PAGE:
A Medi-Cal program that provides healthcare and social support services to seniors who have been certified to live in a skilled nursing facility, but wish to remain in their own home or with family.
The facilities, providers and suppliers with which a health insurer or plan contracts to provide healthcare services.
An informal term for the Affordable Care Act, so named for U.S. President Barack Obama, who promoted it.
The period of time during which eligible individuals can enroll in a health plan. For 2015, the open enrollment period is Nov. 15, 2014, through Feb. 15, 2015. Individuals also may qualify for special enrollment periods as a result of certain major life changes, such as job loss, marriage or birth of a child.
Healthcare providers who do not contract with that patient's health insurance or plan. Out-of-network copayments and coinsurance usually are more expensive than those for in-network providers.
Expenses for medical care that are not reimbursed by insurance. Out-of-pocket costs include deductibles, coinsurance and copayments for covered services. They also include costs for services that are not covered by the insurance plan.
Play or Pay
The Affordable Care Act requires business owners with 50 or more full-time employees to make a commitment in 2015: They can "play" by providing affordable health benefits to employees who work an average of 30 or more hours per week in a month, or "pay" penalties for not offering those benefits.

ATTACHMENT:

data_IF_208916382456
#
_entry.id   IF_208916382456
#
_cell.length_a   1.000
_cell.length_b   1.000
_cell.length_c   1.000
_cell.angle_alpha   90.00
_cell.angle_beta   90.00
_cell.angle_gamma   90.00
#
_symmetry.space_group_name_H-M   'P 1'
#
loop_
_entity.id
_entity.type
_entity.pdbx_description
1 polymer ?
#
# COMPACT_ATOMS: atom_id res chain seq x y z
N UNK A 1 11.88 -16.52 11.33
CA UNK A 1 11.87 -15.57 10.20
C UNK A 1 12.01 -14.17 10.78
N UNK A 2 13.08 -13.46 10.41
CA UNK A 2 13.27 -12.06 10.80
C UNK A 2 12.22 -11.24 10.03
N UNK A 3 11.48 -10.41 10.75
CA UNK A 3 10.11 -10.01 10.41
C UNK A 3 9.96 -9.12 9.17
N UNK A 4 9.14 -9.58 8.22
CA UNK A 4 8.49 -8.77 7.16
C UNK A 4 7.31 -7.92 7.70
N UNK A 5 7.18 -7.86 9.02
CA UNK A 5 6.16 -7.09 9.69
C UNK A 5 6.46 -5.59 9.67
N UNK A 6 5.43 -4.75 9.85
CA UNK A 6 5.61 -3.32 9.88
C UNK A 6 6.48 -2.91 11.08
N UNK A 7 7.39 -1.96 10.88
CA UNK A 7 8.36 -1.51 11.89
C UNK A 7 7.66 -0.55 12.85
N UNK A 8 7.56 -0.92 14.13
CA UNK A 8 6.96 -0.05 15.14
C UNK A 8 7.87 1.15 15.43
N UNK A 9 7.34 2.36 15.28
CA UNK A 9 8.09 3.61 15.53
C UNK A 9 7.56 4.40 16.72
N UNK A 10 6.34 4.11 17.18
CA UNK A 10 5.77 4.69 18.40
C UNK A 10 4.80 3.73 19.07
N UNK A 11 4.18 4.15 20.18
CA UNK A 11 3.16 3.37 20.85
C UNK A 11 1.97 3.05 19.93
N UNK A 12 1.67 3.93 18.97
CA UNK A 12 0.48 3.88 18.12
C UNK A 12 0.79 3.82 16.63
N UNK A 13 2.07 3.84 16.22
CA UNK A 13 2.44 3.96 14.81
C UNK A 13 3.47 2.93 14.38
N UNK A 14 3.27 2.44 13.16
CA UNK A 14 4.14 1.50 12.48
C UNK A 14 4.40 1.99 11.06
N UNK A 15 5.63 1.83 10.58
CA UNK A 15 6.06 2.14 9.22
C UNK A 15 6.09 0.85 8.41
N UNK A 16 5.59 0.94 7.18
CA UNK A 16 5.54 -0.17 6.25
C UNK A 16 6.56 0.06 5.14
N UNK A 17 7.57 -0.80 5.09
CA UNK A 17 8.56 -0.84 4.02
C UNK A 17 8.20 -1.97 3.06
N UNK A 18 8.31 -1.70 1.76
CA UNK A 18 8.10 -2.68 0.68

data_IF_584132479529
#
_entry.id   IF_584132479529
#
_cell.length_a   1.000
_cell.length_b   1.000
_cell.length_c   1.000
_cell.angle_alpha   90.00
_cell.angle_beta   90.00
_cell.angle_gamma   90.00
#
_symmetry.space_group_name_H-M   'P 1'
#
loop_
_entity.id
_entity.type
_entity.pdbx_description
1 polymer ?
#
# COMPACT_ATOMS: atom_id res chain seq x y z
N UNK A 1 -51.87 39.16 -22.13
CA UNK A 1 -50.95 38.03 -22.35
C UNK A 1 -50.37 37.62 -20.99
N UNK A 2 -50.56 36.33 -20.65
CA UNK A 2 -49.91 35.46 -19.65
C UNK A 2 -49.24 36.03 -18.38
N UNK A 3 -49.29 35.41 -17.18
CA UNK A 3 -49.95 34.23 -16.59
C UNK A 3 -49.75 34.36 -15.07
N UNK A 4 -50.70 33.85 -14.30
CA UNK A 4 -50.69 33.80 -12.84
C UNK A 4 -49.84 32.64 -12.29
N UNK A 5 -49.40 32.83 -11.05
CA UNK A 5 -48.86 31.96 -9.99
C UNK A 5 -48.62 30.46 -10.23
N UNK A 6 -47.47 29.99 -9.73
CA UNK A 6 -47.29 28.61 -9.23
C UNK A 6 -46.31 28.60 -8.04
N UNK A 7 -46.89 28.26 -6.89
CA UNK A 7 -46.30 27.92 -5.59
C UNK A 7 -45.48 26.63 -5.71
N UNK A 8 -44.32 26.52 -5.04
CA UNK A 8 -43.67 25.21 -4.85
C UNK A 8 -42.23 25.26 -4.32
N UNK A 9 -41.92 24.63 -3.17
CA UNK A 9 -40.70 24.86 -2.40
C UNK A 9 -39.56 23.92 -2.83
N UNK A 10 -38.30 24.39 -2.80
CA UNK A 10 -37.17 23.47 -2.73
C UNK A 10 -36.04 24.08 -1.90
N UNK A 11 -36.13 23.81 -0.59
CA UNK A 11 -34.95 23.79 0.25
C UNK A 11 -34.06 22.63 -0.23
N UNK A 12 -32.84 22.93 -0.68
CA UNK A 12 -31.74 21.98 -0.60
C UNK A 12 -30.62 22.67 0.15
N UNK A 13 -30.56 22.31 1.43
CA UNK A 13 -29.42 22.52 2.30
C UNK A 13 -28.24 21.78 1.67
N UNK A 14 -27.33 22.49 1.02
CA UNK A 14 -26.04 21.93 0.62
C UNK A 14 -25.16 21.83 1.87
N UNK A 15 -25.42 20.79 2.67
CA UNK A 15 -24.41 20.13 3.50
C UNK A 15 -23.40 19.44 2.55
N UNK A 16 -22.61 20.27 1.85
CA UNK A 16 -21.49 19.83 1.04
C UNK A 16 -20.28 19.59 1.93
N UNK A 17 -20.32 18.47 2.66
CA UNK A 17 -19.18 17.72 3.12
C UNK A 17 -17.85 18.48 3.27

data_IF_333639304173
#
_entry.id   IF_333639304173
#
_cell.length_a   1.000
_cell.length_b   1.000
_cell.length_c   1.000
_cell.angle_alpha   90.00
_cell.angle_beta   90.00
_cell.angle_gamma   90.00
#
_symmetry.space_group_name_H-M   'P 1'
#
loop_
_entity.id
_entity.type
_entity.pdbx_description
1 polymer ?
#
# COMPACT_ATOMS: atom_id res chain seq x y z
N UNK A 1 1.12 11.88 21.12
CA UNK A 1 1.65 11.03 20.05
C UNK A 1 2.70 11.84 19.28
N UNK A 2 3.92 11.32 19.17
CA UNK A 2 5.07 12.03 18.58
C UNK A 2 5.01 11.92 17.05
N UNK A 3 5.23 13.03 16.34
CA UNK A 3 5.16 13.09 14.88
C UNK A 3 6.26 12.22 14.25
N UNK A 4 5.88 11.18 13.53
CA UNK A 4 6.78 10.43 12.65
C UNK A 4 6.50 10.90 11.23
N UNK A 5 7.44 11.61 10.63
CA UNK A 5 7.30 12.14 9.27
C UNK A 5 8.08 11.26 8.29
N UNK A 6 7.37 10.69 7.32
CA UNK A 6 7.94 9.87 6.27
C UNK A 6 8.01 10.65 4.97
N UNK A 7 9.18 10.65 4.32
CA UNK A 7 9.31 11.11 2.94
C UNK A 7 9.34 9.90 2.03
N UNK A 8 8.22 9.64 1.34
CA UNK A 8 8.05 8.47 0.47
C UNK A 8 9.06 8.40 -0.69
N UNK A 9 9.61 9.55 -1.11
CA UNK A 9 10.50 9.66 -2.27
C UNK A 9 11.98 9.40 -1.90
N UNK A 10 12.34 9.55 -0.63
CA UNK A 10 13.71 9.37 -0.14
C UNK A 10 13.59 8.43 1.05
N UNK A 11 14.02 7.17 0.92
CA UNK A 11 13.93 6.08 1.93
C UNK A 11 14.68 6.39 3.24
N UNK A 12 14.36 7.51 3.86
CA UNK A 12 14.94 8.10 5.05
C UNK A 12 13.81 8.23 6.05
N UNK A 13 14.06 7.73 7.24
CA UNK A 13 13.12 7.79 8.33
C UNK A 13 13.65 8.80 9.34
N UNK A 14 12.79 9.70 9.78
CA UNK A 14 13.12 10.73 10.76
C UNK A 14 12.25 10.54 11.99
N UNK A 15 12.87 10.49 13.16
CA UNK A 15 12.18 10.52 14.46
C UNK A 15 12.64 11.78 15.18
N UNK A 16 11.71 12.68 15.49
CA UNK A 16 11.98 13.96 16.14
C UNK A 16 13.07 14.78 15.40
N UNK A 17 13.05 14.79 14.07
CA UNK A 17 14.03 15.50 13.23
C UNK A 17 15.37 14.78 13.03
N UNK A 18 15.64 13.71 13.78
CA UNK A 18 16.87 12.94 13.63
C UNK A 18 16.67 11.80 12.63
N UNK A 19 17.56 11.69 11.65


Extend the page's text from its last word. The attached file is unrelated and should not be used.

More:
A type of health insurance plan where you pay less if you receive care from healthcare providers who are part of the plan’s network. POS plans generally require a referral from your primary care provider to see a specialist.
A type of health insurance plan that contracts with doctors and hospitals to create a network of participating healthcare providers. You can receive care from doctors and hospitals outside of the network for an additional cost.
Any physical or mental medical condition that you have before enrolling in a new health insurance policy.
The amount that you or your employer pays to your health insurance company for coverage.
Routine healthcare that includes screenings, check-ups and patient counseling to prevent illnesses, disease or other health problems.
A primary care provider provides most of a patient’s health services, and can be a physician or nurse practitioner. A patient’s PCP is responsible for providing referrals to other services when necessary.
Referred to as CalPACE in California, this is a Medi-Cal program that coordinates heathcare services for older adults who would otherwise be unable to safely live on their own. The program uses a team approach to provide the extra support patients need to remain in their own homes instead of a skilled nursing facility.
A referral is written permission from the patient’s primary care provider allowing the patient to see a specialist or receive a medical service, often for a specific medical condition. Many insurance plans will only cover the cost of this specialized care if the patient has received a referral.
Rehabilitation services work to help patients regain or improve their daily skills and functions after they have had an illness or injury. This may include physical or occupational therapy, psychiatric rehabilitation, or other services.
Financial assistance provided by the government to eligible individuals and families to help them pay for health insurance coverage.
Summary of Benefits or Coverage
An easy-to-read summary provided by a health plan.
An in-network facility that requires a higher level of copay from the insured patient compared to a Tier 1 facility.
Also known as “active enrollment,” this process describes the beneficiary selecting the plan in which they want to enroll. See Passive Enrollment.